Outlines (up to 300 words) of short presentations are invited. Presentations could focus directly on Hoyland and discuss the ideas and forces which shaped him as an artist, or they could examine contexts in which he and his contemporaries worked. We are also keen to see proposals which use Hoyland’s art to shed light on the condition of painting today, which reflect his role as an art teacher, or which respond to his position as something of an outsider or renegade in relation to the art establishment.
Submissions are invited which explore one or more of the following themes:
- Colour and emotion in abstract art
- Making painting and thinking painting: between sketchbook and studio
- Materiality in sculpture and painting
- Abstract, abstraction, non-figuration
We would like to see proposals that concisely get to the heart of their subject. They do not have to be academic, and could take the form of artist’s talks, performances or experimental events. We would also welcome proposals for group discussions. Paintings by Hoyland will be loaned by the estate, so there will be the opportunity for presentations to take place in front of the specific paintings to which they refer.
Please submit proposals to firstname.lastname@example.org
Closing date for submissions EXTENDED: 16th November 2015
Come and see Hena Ali’s practice-led Graphic Communication Design PhD research displayed in the Window Gallery at Central Saint Martins (Design) Degree Show Two from 24th June -28th June 2015.
This could be a good chance to get a better understanding of the beauty of Art & Design practice-led PhD’s.
Also, its could be interesting for you to see how issues can be taken as strategic design opportunities; initiating points; how collaborative practice and context/s can be taken as a sustainable design tool for designing effective systems as innovation.
‘Graphic communication design practice for sustainable social advocacy in Pakistan: Co-developing contextually responsive communication design (GCD) methodologies in culturally diverse contexts’, Hena Ali, 2015
Her PhD demonstrates the amazing potential of collaborative communication design practice to facilitate generate and enhance sustainable social engagement. The research establishes how design can effectively respond to issues as design opportunities and help sustain innovation by designing effective systems, through engagement within diverse contexts.
The PhD specifically explores how social advocacy can be made sustainable in low-literacy contexts like Pakistan by drawing on graphic communication design practice. The exploration focuses an exemplary issue of garbage disposal practices in a low-literacy low-income community of Dhok Chaudrian in Rawalpindi, Pakistan. The practice identifies and engages vernacular graphic media, collaborative design projects and local communities through graphic communication design practice, to map and co-design effective graphics-based social advocacy interventions sustainable in Pakistani context. The resulting design models and the methodology is documented as transferable communication design schema of practice applicable in diverse contexts.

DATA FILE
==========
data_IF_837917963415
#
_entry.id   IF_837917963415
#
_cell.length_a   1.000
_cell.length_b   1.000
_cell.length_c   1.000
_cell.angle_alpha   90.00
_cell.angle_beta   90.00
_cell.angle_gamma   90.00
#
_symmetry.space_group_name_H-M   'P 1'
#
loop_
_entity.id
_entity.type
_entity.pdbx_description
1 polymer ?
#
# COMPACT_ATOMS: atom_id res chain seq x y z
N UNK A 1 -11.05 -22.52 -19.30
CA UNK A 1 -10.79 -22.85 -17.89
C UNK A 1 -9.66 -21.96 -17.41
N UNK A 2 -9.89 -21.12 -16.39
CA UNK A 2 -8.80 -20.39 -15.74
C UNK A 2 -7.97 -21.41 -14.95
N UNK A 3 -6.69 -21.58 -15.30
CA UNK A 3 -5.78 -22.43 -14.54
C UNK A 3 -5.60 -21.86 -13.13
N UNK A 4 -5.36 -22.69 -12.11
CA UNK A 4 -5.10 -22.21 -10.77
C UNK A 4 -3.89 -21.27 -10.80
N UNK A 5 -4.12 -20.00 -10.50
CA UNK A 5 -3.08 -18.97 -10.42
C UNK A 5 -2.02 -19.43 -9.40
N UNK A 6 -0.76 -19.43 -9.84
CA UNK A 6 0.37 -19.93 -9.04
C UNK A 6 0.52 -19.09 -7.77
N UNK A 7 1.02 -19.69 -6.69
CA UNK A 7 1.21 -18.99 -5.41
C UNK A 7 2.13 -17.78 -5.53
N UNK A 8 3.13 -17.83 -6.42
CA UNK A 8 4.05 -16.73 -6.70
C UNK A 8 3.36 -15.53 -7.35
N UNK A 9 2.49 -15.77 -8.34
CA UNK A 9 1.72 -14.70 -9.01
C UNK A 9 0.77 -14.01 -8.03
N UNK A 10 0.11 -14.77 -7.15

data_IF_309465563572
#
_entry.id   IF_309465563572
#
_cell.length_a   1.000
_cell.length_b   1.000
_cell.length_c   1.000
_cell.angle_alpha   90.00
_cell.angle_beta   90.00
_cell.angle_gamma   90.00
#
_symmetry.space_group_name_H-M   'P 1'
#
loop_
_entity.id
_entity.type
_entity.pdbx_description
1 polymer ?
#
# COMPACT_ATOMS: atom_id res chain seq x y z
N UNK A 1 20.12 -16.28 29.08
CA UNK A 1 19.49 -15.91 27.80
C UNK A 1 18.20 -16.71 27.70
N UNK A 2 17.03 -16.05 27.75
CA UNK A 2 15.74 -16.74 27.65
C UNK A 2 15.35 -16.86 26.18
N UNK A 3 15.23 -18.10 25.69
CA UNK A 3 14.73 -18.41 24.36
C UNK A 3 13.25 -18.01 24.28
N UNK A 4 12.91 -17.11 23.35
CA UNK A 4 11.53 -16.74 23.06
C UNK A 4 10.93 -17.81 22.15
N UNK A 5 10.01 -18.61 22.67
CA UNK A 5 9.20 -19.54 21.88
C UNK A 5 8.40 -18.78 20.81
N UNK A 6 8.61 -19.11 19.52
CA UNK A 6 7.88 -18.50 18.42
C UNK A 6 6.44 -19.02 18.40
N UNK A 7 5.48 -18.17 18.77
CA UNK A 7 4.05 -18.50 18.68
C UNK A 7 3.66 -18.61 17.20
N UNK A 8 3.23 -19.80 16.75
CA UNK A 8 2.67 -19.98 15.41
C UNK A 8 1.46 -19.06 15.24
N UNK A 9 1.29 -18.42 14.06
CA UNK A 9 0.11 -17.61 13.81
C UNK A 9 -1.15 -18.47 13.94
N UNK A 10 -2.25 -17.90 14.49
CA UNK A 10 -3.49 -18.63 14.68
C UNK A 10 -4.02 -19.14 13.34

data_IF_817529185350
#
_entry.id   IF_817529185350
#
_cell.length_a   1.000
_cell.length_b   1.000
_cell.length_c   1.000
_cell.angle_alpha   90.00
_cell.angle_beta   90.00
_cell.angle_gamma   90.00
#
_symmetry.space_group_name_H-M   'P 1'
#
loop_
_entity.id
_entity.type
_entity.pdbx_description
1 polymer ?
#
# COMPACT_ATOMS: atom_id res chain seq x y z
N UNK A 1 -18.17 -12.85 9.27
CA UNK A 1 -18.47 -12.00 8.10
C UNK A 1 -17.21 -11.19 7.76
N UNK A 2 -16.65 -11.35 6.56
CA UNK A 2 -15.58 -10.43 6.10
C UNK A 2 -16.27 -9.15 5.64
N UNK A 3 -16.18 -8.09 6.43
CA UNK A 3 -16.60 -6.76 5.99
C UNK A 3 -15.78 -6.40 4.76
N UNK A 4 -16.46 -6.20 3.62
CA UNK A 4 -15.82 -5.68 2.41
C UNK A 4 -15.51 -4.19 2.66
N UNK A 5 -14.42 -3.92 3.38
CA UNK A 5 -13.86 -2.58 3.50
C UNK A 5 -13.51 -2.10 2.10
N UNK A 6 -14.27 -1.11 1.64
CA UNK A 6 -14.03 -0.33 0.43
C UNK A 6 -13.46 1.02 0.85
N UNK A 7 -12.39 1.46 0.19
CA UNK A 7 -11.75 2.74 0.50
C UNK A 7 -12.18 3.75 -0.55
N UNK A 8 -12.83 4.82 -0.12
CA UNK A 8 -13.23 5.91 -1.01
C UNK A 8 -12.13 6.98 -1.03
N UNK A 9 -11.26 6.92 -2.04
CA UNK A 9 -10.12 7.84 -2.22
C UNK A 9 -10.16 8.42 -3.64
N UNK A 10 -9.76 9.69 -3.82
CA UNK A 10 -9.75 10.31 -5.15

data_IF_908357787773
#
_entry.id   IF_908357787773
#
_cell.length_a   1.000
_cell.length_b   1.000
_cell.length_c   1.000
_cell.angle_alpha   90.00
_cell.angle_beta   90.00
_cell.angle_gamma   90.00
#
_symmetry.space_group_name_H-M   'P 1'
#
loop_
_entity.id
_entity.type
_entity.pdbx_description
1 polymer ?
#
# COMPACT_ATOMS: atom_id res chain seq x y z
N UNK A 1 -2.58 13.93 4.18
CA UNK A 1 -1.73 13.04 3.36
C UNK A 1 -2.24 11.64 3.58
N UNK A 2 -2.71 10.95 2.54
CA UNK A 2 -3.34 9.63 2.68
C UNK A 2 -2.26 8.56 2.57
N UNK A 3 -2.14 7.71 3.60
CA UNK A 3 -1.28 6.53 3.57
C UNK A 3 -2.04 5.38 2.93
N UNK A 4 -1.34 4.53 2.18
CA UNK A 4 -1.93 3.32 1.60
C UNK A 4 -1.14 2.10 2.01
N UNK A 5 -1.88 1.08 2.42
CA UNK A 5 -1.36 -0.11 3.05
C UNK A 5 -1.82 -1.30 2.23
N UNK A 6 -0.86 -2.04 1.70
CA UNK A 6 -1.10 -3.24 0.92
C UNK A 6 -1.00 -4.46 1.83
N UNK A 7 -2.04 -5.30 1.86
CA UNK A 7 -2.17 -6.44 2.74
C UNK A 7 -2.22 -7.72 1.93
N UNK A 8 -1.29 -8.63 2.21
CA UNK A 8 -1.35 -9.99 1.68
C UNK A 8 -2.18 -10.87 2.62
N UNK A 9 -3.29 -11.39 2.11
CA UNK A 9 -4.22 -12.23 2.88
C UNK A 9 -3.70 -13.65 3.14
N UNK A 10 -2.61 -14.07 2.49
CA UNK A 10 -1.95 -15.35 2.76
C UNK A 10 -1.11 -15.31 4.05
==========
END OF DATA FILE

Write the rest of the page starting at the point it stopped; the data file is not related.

Hena’s PhD work will be displayed in the Central Saint Martins (Design) Degree Show Two in the Granary Building Window Gallery , 24-28 June 2015.
Inspired by Nature – Biosensor Research And Bridging The Gap To Application At The Institute of Biotechnology
Talk by Dr Colin Davidson, University of Cambridge
15th June 2015, 5.30pm
CSM seminar room C303
Central Saint Martins, University of the Arts London, 1 Granary Square, London, N1C 4AA
The development of biosensors, sensors inspired by or incorporating elements from nature is a complex, multidisciplinary research field that has a huge impact on many aspects of our lives - but very few of even the best research ideas reach market. Dr Davidson will talk about research at the Institute of Biotechnology and how the ideas that will have the greatest impact are often the ones that consider design for application from the outset. The IoB has a track record in producing biosensors for use in a broad range of medical, industrial and consumer applications. Davidson will discuss their holographic sensors as an example of how chemistry and biology can be informed by nature and design (in this instance the wings of butterflies) for goal of commercialisation.
Colin Davidson is a Post Doctoral Biotechnology Scientist working with Professor Chris Lowe OBE, Director of the Institute of Biotechnology (IoB), Dept of Chemical Engineering & Biotechnology at the University of Cambridge. He studied at Lancaster University, Nottingham University and has developed and patented numerous technologies in microbiology, optics, physics, holography and chemistry, which have been spun out into multiple companies from the IoB.
Convener Dr Jenny Tillotson, Arts, Science and Technology Research Group, Central Saint Martins, University of the Arts London. All welcome but places are limited, so please contact Jenny Tillotson in advance email@example.com